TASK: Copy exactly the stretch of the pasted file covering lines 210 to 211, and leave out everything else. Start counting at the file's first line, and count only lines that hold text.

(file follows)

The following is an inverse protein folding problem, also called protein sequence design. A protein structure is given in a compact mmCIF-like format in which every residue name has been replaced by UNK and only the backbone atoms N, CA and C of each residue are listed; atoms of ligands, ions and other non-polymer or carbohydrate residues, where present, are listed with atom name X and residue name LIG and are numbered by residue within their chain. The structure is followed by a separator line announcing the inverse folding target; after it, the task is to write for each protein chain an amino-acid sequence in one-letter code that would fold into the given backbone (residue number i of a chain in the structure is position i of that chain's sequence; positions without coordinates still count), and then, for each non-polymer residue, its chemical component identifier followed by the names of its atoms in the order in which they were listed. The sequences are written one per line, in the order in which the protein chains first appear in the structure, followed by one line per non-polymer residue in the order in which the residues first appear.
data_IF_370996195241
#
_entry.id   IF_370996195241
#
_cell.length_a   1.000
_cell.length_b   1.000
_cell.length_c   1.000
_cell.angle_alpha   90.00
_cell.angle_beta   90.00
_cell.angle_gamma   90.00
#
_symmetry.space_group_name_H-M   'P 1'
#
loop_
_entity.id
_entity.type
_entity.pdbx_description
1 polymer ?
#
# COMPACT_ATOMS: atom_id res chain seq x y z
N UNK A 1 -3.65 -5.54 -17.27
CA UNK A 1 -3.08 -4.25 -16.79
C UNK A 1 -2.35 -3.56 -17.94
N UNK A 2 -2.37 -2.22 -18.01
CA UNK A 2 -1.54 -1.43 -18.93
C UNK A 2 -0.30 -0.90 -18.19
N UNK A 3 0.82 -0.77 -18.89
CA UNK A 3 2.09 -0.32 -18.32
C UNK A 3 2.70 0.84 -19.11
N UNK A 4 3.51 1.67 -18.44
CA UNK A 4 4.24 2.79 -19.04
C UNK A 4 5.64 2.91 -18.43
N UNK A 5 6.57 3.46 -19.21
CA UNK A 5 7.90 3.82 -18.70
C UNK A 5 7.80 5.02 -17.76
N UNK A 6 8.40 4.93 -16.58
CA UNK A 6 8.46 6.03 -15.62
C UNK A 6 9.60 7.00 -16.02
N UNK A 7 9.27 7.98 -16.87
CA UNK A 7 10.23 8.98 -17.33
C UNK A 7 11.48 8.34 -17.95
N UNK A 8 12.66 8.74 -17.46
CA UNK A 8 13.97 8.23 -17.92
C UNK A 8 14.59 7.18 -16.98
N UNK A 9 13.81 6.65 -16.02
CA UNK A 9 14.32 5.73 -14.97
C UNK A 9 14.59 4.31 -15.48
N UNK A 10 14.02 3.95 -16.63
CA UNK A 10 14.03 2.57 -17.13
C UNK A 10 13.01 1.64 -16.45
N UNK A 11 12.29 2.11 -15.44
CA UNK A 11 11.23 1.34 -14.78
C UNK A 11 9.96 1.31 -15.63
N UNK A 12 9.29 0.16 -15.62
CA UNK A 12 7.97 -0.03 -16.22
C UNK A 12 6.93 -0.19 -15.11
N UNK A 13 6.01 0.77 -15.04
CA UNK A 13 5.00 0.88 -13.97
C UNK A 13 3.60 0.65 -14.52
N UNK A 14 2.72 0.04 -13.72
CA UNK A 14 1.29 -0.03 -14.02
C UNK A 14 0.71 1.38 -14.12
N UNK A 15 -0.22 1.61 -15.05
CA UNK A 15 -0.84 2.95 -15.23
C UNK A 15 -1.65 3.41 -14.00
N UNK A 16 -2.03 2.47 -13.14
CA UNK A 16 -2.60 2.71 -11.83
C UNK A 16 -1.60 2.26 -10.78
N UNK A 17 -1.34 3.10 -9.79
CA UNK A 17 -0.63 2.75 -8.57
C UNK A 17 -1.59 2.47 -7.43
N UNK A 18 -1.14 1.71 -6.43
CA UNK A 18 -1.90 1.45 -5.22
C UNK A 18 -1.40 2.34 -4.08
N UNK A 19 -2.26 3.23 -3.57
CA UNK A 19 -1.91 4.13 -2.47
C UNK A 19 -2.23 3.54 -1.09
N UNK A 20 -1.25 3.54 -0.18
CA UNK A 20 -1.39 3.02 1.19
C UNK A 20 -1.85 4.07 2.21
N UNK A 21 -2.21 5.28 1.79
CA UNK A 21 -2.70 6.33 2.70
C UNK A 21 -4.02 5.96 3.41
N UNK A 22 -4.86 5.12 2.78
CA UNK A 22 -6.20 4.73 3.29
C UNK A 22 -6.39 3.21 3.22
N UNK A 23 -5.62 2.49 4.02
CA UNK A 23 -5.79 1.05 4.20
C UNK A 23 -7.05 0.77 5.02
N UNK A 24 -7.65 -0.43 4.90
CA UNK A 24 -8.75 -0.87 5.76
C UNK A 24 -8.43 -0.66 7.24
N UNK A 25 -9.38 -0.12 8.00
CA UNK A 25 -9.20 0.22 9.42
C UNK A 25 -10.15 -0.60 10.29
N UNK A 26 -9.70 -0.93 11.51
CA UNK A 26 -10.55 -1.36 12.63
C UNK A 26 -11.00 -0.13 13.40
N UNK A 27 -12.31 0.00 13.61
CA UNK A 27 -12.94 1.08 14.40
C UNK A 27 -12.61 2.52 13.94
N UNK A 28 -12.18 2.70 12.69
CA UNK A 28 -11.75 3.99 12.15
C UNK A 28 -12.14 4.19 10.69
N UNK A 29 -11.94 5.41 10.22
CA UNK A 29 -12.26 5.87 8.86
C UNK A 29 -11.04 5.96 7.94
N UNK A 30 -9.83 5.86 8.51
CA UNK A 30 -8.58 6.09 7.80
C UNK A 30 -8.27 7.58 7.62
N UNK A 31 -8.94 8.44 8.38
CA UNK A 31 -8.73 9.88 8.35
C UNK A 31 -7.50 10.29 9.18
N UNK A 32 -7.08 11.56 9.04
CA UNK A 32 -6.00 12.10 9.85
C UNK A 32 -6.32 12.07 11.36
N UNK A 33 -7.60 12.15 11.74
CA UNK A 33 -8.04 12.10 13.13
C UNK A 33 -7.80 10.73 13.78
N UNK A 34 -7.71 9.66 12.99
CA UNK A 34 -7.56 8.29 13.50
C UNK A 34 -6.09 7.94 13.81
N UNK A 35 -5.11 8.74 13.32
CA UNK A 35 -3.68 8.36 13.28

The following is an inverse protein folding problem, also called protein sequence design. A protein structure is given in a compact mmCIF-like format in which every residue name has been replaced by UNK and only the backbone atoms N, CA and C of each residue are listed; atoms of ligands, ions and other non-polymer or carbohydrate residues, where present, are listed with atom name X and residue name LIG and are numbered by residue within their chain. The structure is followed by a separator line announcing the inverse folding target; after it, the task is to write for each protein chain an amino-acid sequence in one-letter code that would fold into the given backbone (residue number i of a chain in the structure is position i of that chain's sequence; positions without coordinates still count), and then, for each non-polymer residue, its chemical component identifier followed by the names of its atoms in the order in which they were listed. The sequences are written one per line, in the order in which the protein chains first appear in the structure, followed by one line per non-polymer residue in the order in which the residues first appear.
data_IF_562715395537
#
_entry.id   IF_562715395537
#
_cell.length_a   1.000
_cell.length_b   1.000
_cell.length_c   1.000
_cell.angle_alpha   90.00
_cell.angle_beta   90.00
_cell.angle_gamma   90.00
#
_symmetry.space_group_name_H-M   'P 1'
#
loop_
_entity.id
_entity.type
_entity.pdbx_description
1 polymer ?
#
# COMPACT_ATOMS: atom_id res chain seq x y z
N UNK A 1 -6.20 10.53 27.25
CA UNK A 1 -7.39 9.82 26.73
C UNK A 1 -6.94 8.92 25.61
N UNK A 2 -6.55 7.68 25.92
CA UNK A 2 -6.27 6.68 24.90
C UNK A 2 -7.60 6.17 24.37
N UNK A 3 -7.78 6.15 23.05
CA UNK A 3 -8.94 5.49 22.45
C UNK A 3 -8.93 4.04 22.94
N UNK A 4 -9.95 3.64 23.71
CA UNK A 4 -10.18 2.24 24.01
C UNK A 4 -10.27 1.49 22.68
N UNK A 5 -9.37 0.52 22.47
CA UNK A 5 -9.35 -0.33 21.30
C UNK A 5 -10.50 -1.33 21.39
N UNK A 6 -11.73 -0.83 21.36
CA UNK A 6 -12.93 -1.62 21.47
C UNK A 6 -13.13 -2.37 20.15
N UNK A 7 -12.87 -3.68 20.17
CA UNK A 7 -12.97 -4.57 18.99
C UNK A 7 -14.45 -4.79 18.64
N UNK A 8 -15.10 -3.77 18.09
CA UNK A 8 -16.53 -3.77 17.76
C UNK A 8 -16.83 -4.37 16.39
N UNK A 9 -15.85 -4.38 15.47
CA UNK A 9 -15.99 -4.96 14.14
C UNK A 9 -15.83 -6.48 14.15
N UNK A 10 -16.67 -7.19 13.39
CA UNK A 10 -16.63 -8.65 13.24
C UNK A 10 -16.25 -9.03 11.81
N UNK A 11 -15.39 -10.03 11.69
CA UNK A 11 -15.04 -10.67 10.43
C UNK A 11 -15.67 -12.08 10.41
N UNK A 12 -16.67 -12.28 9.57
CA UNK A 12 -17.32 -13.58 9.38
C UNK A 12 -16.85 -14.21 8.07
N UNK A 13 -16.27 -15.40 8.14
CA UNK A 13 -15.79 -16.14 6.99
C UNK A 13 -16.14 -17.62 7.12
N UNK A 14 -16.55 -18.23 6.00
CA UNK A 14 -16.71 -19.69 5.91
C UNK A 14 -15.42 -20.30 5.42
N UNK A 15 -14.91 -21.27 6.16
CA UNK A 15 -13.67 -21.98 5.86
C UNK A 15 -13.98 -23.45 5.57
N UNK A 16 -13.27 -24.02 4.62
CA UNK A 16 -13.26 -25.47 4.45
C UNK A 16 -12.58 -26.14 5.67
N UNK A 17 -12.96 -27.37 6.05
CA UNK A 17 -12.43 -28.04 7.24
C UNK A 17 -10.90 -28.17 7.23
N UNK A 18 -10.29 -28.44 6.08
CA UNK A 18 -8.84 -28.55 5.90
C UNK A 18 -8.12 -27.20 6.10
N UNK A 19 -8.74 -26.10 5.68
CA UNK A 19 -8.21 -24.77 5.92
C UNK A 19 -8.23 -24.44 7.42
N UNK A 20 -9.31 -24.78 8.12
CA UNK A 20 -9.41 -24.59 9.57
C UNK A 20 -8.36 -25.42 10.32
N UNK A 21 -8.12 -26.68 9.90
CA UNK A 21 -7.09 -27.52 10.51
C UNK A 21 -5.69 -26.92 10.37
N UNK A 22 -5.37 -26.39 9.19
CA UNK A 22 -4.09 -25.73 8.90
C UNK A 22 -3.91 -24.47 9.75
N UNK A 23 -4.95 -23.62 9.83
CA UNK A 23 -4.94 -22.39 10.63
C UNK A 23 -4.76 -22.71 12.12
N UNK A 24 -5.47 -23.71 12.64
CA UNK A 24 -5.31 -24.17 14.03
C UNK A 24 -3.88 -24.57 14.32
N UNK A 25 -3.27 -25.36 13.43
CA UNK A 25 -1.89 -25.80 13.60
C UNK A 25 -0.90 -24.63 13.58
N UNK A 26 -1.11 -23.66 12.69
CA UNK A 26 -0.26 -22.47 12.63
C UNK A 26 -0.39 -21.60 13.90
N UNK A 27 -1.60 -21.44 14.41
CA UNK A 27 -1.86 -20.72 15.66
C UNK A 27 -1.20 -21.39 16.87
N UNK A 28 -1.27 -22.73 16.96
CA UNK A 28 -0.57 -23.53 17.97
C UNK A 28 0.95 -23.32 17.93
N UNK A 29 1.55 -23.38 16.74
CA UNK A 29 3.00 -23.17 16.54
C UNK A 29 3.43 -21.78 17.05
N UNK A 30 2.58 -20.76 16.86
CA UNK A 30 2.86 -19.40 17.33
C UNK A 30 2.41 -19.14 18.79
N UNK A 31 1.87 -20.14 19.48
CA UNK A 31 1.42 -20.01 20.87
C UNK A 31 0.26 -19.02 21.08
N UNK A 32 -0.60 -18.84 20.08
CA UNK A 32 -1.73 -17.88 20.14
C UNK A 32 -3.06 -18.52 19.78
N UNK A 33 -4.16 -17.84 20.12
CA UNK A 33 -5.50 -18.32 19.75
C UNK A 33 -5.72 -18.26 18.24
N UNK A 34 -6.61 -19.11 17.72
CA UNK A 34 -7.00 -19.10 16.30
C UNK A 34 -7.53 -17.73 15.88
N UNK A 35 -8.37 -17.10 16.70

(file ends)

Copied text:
N UNK A 22 -5.37 -26.39 9.19
CA UNK A 22 -4.09 -25.73 8.90